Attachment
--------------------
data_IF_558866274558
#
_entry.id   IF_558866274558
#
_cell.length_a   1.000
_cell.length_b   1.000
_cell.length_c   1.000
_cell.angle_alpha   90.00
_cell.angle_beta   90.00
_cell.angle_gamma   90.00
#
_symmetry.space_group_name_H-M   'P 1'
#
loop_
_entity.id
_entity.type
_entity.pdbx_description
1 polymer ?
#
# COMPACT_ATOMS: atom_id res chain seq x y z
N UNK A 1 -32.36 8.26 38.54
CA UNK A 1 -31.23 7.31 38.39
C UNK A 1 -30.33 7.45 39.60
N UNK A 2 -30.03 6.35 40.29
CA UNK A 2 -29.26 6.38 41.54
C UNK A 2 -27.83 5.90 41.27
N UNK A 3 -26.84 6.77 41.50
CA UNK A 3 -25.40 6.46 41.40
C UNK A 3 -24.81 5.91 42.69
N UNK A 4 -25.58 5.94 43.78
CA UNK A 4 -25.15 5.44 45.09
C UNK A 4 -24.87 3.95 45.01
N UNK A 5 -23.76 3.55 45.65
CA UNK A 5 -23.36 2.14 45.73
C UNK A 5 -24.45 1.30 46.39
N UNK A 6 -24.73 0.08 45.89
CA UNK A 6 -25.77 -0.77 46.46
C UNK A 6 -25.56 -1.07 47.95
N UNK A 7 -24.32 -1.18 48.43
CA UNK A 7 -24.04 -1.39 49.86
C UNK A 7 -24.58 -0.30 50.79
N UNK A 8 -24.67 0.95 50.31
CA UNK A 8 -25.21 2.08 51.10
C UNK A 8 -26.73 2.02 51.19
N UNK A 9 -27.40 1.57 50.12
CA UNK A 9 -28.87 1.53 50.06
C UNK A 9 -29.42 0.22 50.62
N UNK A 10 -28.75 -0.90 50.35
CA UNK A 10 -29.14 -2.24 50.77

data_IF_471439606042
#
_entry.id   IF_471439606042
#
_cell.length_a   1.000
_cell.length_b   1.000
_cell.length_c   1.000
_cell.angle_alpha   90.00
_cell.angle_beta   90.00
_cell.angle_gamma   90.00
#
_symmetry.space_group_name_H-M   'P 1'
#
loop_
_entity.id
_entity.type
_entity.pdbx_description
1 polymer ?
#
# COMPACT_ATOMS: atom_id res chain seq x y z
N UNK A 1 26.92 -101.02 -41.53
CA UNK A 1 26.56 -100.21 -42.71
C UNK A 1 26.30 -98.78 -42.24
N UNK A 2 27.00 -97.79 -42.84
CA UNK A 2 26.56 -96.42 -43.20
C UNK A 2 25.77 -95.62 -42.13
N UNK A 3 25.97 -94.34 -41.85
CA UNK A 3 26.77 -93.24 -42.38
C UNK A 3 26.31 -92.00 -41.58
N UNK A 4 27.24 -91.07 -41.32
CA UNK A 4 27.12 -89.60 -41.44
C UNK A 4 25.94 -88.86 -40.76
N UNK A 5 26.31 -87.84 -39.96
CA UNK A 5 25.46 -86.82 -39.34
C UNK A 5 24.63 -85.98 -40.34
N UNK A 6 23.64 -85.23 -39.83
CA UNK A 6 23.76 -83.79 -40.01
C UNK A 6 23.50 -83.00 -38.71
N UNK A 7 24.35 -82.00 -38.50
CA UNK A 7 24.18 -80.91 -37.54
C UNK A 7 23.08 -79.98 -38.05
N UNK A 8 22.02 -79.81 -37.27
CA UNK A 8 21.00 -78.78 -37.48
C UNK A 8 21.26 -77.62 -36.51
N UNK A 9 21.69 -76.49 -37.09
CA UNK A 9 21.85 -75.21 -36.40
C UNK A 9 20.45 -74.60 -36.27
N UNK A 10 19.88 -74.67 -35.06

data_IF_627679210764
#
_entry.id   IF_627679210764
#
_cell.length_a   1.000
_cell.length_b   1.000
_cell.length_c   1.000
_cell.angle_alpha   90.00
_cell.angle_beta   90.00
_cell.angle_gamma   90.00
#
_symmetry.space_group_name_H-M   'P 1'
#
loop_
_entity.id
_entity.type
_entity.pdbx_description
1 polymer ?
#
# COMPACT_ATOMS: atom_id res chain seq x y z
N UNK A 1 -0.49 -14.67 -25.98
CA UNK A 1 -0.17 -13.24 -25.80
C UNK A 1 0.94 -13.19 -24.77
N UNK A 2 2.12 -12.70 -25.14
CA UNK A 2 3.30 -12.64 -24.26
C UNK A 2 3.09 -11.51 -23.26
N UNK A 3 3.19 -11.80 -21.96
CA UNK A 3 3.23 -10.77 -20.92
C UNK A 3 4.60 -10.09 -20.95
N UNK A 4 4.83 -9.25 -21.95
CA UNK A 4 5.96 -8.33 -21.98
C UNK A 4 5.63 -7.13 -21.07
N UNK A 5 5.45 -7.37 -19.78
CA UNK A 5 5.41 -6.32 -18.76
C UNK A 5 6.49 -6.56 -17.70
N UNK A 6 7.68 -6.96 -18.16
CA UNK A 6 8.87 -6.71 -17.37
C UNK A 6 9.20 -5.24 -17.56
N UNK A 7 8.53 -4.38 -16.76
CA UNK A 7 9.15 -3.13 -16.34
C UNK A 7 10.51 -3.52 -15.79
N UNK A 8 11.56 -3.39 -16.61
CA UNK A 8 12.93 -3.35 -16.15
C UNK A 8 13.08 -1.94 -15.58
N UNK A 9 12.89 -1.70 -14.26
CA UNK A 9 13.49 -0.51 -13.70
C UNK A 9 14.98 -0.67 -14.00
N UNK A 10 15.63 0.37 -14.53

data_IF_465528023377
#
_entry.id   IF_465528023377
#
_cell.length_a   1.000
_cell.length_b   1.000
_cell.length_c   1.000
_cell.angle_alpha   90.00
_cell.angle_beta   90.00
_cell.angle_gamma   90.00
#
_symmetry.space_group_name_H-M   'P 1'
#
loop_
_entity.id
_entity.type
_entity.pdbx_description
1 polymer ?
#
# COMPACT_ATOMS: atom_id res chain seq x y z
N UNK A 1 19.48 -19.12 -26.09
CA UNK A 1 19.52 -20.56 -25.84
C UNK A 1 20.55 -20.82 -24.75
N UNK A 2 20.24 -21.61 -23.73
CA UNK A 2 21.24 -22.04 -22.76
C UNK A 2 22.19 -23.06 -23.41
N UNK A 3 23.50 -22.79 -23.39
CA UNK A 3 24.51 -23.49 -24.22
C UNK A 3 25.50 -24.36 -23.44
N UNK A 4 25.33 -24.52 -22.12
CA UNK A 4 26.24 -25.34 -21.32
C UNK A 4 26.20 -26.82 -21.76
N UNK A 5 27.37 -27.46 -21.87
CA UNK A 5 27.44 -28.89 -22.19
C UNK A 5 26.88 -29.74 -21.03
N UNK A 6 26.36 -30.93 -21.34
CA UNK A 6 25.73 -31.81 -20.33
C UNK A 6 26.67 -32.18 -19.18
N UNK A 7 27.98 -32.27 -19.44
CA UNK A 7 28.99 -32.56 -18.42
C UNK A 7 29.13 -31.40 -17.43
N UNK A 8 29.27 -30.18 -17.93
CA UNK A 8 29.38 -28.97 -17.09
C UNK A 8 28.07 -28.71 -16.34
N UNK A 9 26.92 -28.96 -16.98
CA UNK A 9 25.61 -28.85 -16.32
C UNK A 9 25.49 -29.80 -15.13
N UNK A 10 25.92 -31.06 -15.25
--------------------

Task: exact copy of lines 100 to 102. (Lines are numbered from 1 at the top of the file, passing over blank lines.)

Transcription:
_entry.id   IF_627679210764
#
_cell.length_a   1.000